Saniderm Has You Covered
Riding high on a marathon of tattoo convention appearances, Steve Tarr—Director of Sales for Utah-based, medical-grade bandage/tattoo aftercare company Saniderm—gears up for Inked Magazine’s Empire State Tattoo Expo. “[Sandierm has] Arlo DiCristina, who is one of the top artists in the country, tattooing out of our booth with us. It’s way exciting,” he says, noting that during convention season, Saniderm stretches their team across many different locations, both in the U.S. and abroad. “At one point, we were at six different conventions on the same convention weekend.” For Tarr, the payoff for going to so many conventions isn’t immediate in a monetary sense, but is rewarding in promoting the business and networking with talented artists. Most recently, a convention in Denver, Colorado, required the artists in attendance to use Saniderm as aftercare for tattoos at the convention, which has helped solidify Saniderm’s reputation as a leader in tattoo aftercare. For Tarr, the opportunity to forge relationships with artists as well as giving out samples has been instrumental in spreading the word. “People have heard about us. They’re just starting to make the transition into using us,” he says.
Founded by Scott and Natalie Hughes, Saniderm recently celebrated seven years in business. They have a vision to continue to grow on a worldwide scale, as well as reach out to more in-state artists. “We’re making it a goal to hit more local shops,” says Tarr. “Right now we’re in 70 different countries. We have 150 distributors who are selling for us worldwide. We sell just as much in the medical industry as we do in the tattoo industry,” Tarr notes that Saniderm is also used by hospitals to speed along the healing process for sutures and stitches as well as healing tattoos.
Saniderm also exercises their reputation with artists, giving back 15% of sales to artists who promote Saniderm to their clients. For Tarr, giving artists this opportunity to earn some commission on aftercare that preserves their art and helps their clients, and solidifies the relationships that Saniderm has with artists who use their products, which in turn, helps the growth of the company. “It’s been nice to just watch the growth happen,” he says.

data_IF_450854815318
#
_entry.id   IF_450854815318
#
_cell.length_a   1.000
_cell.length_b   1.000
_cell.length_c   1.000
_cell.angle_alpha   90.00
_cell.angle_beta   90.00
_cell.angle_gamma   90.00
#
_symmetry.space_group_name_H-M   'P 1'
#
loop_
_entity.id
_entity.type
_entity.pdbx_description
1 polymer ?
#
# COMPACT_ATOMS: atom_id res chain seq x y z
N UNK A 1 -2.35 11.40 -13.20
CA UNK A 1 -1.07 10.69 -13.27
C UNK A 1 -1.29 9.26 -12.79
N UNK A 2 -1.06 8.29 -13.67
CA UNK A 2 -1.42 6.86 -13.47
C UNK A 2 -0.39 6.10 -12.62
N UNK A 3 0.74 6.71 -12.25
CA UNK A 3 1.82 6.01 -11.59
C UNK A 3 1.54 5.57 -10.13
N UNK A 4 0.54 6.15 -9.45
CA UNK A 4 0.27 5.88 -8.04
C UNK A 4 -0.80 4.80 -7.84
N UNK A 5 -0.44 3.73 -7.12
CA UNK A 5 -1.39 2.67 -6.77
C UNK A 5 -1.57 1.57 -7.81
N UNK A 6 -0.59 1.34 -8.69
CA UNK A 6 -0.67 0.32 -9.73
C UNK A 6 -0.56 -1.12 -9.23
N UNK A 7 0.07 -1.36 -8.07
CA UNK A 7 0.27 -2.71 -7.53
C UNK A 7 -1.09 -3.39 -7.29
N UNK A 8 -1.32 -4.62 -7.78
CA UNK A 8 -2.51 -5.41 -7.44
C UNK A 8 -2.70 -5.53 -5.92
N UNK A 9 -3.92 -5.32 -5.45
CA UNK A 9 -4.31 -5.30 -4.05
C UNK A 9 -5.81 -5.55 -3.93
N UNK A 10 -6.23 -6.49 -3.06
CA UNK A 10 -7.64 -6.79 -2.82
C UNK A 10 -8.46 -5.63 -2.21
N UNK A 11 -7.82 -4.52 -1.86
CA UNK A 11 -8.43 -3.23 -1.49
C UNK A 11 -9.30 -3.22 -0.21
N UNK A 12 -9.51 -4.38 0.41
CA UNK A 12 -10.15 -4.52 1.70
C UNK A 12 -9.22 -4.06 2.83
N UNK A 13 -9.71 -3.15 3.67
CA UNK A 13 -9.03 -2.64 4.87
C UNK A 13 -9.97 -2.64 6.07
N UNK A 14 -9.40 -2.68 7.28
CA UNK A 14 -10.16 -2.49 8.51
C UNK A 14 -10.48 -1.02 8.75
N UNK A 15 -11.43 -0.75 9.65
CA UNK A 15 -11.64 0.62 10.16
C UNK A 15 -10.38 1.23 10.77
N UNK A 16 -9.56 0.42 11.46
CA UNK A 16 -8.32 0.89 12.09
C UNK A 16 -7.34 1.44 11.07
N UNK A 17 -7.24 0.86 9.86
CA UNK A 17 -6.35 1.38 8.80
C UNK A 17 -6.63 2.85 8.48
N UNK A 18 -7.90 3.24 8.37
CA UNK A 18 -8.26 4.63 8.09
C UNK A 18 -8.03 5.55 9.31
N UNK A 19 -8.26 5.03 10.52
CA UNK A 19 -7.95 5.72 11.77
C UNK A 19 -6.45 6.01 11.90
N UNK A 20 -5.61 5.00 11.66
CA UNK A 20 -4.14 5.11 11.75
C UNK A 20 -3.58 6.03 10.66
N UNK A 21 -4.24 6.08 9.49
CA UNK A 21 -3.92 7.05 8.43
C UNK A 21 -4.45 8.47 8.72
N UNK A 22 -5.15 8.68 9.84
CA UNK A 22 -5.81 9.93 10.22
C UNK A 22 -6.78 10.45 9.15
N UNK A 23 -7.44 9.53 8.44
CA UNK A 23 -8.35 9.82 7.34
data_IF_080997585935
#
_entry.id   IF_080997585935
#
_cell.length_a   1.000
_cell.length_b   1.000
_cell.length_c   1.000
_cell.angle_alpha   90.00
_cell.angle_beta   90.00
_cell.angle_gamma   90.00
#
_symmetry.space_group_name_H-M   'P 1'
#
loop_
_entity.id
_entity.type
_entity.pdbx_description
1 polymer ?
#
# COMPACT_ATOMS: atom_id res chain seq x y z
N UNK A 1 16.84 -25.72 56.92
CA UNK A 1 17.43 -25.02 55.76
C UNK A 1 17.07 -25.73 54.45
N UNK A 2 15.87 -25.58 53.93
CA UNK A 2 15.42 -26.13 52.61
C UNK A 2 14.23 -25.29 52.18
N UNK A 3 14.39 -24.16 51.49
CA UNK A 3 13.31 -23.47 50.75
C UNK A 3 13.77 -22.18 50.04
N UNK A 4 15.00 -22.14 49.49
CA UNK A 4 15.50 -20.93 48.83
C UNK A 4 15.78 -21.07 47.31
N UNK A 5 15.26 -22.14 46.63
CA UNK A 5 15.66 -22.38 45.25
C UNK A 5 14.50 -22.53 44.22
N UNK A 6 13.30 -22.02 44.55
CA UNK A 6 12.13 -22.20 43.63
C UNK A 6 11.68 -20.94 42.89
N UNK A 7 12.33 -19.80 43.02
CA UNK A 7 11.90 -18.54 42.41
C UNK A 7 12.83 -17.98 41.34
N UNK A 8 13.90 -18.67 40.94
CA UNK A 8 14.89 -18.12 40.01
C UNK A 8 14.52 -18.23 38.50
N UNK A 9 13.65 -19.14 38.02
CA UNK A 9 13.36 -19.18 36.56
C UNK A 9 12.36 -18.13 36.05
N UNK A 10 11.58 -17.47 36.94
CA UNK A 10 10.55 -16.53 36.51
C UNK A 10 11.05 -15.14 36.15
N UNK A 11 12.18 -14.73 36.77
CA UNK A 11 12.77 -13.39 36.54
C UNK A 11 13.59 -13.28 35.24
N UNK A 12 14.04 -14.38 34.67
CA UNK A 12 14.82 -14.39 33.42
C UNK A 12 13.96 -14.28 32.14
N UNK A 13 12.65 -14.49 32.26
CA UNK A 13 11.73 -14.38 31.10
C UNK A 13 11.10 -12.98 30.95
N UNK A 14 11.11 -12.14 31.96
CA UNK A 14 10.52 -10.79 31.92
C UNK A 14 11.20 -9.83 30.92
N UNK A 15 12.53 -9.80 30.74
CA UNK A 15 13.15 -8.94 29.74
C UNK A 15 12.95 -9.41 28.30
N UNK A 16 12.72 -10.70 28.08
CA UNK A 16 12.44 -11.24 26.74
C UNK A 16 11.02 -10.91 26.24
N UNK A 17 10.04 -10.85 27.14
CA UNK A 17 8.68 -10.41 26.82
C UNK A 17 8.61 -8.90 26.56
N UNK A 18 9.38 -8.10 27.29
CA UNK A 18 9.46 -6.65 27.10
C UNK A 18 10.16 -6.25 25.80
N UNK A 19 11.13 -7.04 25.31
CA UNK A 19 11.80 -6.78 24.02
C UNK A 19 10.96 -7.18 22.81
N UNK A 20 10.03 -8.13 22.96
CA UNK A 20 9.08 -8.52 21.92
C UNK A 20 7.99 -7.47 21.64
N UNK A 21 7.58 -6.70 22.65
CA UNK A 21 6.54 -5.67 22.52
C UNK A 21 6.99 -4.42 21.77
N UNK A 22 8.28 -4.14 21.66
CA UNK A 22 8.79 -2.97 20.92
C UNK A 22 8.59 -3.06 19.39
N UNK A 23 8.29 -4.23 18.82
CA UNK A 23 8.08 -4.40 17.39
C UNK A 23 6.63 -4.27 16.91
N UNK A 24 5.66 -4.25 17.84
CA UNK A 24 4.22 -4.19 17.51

Saniderm, which comes in a variety of sizes and options tailored towards both artists and clients, is becoming a popular form of aftercare: The risk of infection is significantly lower, the maintenance is low and the heal time is “cut in half,” according to Tarr. The bandage—which has two sides, a perforated side and an adhesive side (“It’s like putting on window tint,” he says)—goes on the skin after a tattoo has been initially cleaned and let dry, and can be left on for three to five days, depending on the complexity of the tattoo. Saniderm has a strong yet safe adhesive that keeps out anything that can potentially infect that tattoo, while also protecting clothes and bed sheets from the body pushing out ink and plasma. “The thing about tattoos is that a lot of people forget it’s an open wound. I mean, you’re really doing some work to the body. So to leave it open to the air … It’s just going to cause infection. With Saniderm, you clean the tattoo with soap and water, wipe it down, apply the Saniderm and then you’re good to go,” says Tarr.
Among Tarr’s own tattoos are a black-and-grey portrait of Wonder Woman by Brad Doult and a memorial piece of St. Peter to honor his deceased loved ones by Damien Wickham, are still crisp and vibrant in their presentation, something Tarr attributes to using Saniderm. As someone who is active, Tarr is able to address a range common client concerns by relating his own experience. “You can go about your daily activities, but if you’re going to abuse it—which I do on purpose, like rock climbing or mountain biking—you’re obviously going to sweat a little bit more, so you need to see if it is staying on properly. If not, take it off in the shower, clean it, and put another one on,” he says. The typical Saniderm kit has three sheets in case the user needs to switch out their bandage. The kits also come in different sizes, including a roll for artists to use on their clients, and options for CBD balm and lotion.
Ultimately, Saniderm is working toward being the standard for tattoo aftercare, though Tarr says, “There’s going to be people who say, ‘I’m good doing it the way I’m doing it.’ Good. Do it—we’re not trying to say you have to use Saniderm. Our goal is to have it as an option at every shop.” However, the evidence for the Saniderm’s effectiveness is in the bright popping and crisp lines of tattoos that have healed properly. For more information, and for samples of Saniderm, visit saniderm.com.